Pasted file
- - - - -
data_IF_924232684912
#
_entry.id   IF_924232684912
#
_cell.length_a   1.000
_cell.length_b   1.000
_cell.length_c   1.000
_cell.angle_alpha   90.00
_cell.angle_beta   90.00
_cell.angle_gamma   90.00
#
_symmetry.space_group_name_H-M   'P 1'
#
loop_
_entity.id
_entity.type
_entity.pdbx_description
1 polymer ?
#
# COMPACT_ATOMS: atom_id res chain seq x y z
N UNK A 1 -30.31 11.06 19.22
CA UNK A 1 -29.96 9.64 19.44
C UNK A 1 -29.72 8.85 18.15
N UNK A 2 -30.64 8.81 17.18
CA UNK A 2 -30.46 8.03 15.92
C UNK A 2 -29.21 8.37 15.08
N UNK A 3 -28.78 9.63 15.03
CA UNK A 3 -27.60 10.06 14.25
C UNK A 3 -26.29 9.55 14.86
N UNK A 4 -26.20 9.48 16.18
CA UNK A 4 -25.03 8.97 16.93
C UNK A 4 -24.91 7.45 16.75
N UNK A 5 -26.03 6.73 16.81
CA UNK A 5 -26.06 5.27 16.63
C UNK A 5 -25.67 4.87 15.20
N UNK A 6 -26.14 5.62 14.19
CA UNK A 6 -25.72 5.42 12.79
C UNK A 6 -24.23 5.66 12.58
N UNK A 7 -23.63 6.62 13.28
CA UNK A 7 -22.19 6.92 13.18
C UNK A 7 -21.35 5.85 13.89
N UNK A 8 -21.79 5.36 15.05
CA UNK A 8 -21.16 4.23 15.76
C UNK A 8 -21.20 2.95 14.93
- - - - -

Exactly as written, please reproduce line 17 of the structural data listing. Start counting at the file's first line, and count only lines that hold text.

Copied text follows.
_entity.pdbx_description